Much of the guidance and case-law on the enforcement of single letter trade marks comes from the decisions of the UKIPO, EUIPO and General Court of the European Union. In a relatively recent decision of the General Court, L’Oreal overcame an unfavourable decision from the Board of Appeal of the EUIPO in its application for which had been opposed by the owner of an earlier stylised letter “K”:

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L Oreals Application 1

The General Court rejected the opposition as there would be no likelihood of confusion. This was on the basis that the whilst the goods, hair care products, were identical and the earlier trade mark had a normal level of inherent distinctive character, the signs showed only a low degree of visual and phonetic similarity and were conceptually different due to the additional element “K WATER”. The Court emphasised the importance of the visual comparison due to how the goods are marketed and sold so that the significant visual differences between the two marks meant there was no likelihood of confusion. Consumers would not believe that the goods in question came from the same or economically linked undertakings.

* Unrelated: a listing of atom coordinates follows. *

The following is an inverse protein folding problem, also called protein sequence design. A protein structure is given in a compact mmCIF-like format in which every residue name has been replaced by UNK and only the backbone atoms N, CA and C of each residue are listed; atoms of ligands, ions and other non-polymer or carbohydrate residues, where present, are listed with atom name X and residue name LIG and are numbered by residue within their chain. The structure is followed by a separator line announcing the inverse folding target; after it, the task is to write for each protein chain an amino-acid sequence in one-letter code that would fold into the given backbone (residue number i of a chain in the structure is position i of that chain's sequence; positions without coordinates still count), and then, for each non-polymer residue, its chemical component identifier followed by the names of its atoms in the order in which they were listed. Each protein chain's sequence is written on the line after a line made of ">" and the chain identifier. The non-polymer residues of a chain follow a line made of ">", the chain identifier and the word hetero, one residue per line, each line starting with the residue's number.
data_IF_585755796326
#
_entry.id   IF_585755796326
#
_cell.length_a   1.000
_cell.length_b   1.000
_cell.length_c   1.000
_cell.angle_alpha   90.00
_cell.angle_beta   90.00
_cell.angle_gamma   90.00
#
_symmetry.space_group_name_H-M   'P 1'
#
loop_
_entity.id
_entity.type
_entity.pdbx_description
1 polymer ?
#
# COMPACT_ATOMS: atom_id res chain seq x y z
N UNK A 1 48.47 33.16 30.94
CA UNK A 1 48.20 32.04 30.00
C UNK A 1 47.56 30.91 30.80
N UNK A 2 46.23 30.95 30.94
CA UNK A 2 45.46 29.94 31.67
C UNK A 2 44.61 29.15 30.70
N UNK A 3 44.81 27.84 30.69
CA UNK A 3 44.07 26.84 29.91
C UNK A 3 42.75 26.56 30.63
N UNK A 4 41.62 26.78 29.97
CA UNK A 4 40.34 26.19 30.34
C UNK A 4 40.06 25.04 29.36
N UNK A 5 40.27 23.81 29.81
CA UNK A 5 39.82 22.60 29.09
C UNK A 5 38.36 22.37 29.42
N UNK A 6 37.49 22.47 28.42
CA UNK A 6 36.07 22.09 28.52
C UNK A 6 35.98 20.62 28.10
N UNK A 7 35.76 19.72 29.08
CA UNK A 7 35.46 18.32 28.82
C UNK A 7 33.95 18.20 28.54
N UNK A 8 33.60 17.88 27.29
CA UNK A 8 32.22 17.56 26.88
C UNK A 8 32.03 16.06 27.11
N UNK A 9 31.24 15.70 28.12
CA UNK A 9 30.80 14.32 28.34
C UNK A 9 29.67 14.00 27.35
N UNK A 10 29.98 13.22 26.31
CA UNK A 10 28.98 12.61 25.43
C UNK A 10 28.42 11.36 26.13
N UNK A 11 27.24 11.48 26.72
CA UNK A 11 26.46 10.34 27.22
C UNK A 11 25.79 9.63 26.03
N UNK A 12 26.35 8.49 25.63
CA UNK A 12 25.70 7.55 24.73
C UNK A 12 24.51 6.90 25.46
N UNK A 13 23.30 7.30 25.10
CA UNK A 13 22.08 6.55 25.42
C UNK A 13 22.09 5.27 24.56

In the UK, the question of single letter trade marks has been addressed by the UKIPO in a case concerning Merck KGaA and Monster Energy Company. Merck’s application for the letter M was opposed by Monster Energy Company on the basis of its earlier trade mark:

Merck Application